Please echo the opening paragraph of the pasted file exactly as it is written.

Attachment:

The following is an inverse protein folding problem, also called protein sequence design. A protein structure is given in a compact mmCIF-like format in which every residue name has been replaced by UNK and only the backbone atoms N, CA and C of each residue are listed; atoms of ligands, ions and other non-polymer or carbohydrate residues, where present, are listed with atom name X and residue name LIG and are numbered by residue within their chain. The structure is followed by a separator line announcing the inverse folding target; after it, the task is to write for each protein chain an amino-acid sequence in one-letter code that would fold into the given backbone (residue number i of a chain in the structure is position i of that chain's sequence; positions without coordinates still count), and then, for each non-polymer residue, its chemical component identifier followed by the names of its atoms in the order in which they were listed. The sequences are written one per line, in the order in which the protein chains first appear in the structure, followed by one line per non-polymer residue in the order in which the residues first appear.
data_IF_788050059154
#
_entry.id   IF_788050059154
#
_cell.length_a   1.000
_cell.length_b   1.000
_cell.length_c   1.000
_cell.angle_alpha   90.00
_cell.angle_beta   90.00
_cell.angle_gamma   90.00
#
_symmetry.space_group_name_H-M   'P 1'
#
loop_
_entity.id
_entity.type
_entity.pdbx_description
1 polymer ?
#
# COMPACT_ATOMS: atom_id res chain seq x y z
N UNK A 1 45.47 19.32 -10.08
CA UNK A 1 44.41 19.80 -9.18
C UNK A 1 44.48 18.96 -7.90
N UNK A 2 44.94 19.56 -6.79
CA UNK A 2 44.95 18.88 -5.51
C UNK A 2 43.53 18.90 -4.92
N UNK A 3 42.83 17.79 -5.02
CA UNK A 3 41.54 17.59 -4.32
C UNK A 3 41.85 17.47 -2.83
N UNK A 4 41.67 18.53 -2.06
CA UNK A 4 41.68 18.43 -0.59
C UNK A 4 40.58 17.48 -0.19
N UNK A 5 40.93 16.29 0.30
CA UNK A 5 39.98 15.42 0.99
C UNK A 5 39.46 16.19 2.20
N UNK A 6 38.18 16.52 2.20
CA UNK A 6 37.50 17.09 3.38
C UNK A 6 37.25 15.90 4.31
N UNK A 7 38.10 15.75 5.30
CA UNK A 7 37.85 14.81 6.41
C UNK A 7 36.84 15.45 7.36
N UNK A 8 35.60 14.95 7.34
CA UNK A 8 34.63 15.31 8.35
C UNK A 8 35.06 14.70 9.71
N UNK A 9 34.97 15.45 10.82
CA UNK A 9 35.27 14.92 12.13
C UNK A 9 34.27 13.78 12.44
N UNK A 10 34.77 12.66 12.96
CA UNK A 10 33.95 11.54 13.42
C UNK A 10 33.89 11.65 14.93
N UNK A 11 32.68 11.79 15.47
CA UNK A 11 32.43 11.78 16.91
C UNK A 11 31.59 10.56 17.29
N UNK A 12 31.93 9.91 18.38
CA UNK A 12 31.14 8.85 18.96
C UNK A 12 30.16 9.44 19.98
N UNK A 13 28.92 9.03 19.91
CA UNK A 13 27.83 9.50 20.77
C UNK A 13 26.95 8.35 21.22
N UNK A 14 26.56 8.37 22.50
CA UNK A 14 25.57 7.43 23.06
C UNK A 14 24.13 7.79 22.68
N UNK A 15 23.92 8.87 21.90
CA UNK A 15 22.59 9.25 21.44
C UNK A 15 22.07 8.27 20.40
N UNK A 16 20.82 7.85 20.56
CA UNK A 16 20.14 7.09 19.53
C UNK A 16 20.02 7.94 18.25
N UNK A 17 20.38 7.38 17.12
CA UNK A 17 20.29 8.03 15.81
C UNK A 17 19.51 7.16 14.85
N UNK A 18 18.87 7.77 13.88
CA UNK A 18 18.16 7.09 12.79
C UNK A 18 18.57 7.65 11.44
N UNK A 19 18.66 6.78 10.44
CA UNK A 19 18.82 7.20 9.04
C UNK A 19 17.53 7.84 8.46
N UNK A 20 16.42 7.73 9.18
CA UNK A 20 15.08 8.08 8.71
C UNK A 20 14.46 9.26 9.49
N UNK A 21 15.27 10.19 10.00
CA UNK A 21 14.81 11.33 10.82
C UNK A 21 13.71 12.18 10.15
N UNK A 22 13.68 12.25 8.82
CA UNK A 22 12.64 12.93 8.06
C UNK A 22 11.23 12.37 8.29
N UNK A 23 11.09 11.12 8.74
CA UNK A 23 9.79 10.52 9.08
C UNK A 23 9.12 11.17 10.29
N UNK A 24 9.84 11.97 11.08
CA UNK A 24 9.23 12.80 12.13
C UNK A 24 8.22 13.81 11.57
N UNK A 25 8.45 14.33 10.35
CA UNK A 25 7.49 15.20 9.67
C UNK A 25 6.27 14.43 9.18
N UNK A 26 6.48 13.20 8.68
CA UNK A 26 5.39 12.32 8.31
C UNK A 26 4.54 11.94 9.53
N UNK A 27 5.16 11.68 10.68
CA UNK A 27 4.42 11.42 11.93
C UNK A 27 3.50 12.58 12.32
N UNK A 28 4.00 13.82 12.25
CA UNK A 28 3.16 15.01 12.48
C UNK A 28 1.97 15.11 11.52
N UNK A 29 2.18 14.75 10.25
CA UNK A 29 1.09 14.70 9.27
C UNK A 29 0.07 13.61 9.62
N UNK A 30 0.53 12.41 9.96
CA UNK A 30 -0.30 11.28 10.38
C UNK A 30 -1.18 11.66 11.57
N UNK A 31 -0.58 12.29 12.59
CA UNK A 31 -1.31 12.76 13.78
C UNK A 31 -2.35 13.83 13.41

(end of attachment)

The following is an inverse protein folding problem, also called protein sequence design. A protein structure is given in a compact mmCIF-like format in which every residue name has been replaced by UNK and only the backbone atoms N, CA and C of each residue are listed; atoms of ligands, ions and other non-polymer or carbohydrate residues, where present, are listed with atom name X and residue name LIG and are numbered by residue within their chain. The structure is followed by a separator line announcing the inverse folding target; after it, the task is to write for each protein chain an amino-acid sequence in one-letter code that would fold into the given backbone (residue number i of a chain in the structure is position i of that chain's sequence; positions without coordinates still count), and then, for each non-polymer residue, its chemical component identifier followed by the names of its atoms in the order in which they were listed. The sequences are written one per line, in the order in which the protein chains first appear in the structure, followed by one line per non-polymer residue in the order in which the residues first appear.